In July of this year, the European Central Bank published the results of its monetary policy strategy review. Since the previous strategy dated back to 2003, an adjustment was imperative. The new monetary policy strategy takes into account developments since the financial crisis and incorporates many of the monetary policy innovations that the ECB had already introduced in practice in response to the various monetary policy challenges since 2007. A large part of the innovations were expected and also led to few reactions in the financial markets. The two most important modifications probably concern the inflation target and the thematization of the influence of climate change on monetary policy.
The previous target of an inflation rate “close to, but below, 2 percent” was adjusted to a symmetric 2 percent target in the medium term. Short-term deviations to the downside or upside are accepted, provided they are classified as temporary. This clearly states that under- and overshooting are equally undesirable. This is important, for example, in the current phase of economic recovery and temporary inflationary pressure; the modified strategy ensures that the ECB does not have to put the brakes on monetary policy prematurely. This is probably a way to avoid past mistakes. For example, after the financial and economic crisis subsided, the ECB probably began to make monetary policy less expansionary too early, thus putting the brakes on the economic recovery.
The ECB’s modified monetary policy strategy is moving in a similar direction to the strategy of the U.S. Federal Reserve, which was adjusted in August 2020. The latter is now pursuing an average inflation target of two percent, with a temporary undershooting of the inflation target to be compensated for by a moderate overshooting thereafter. The ECB chose a less clear-cut approach by merely stating that the inflation target should be achieved in the medium term. The ECB thus remains somewhat more flexible than the U.S. Federal Reserve in the way it deals with temporary deviations from the inflation target. As with the Fed, however, the ECB is also unclear about the width of the tolerance band around the two percent target. However, the new ECB strategy avoids one source of uncertainty. For example, in the Fed’s new monetary policy strategy, it is not clear to which period, for example, past undershooting refers and how aggressively it should be compensated thereafter to achieve the average inflation target.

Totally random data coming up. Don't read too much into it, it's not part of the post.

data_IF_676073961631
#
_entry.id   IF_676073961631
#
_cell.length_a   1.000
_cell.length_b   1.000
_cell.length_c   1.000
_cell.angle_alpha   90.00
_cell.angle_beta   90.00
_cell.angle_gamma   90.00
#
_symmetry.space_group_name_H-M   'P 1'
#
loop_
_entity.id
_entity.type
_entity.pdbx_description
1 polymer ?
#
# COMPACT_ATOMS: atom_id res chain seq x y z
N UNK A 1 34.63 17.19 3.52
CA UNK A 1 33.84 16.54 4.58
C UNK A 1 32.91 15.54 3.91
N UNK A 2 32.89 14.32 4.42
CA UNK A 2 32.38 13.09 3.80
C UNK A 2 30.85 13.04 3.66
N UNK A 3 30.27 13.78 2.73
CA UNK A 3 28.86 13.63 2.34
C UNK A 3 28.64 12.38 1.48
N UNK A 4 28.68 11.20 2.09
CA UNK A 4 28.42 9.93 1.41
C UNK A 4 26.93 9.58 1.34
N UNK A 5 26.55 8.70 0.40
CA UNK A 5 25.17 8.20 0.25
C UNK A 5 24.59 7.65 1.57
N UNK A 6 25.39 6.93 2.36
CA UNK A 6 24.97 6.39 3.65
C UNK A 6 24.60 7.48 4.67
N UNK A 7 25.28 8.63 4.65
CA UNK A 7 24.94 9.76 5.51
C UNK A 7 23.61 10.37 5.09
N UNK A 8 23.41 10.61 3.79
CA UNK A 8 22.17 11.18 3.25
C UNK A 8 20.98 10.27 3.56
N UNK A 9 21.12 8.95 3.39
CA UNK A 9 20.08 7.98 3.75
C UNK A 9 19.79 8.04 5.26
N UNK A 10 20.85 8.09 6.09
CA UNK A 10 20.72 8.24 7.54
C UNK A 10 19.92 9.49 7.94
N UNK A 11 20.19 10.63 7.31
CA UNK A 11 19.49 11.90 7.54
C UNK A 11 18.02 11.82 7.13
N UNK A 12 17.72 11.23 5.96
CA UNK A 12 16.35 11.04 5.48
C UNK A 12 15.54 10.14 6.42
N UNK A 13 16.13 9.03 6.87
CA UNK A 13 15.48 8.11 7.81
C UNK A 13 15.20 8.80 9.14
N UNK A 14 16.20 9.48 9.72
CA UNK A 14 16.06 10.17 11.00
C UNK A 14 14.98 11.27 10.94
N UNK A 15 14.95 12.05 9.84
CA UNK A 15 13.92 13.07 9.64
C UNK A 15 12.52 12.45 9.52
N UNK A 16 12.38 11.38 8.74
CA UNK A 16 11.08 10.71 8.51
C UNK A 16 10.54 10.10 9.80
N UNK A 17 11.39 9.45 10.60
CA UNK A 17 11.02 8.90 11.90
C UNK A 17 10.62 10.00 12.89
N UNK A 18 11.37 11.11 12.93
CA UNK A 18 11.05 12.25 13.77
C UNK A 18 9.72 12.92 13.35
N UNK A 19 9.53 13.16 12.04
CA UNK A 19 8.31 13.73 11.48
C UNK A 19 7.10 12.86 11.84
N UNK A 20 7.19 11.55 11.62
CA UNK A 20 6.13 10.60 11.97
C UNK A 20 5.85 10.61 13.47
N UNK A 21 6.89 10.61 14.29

A second important element of the ECB’s adjusted monetary policy strategy is the explicit mention of climate change and its importance for monetary policy. In its new strategy, the ECB acknowledges that climate change and the transition to a more sustainable economy may affect inflation, economic growth, or the transmission of monetary policy. In any case, climate change or, for example, the design of a CO2 emissions trading scheme directly affects the risk profile of assets on the Eurosystem’s balance sheet.
The ECB has announced that it will review its monetary policy strategy more frequently in the future. This will provide the opportunity to correct possible weaknesses in the new strategy at an early stage and to react to new developments.
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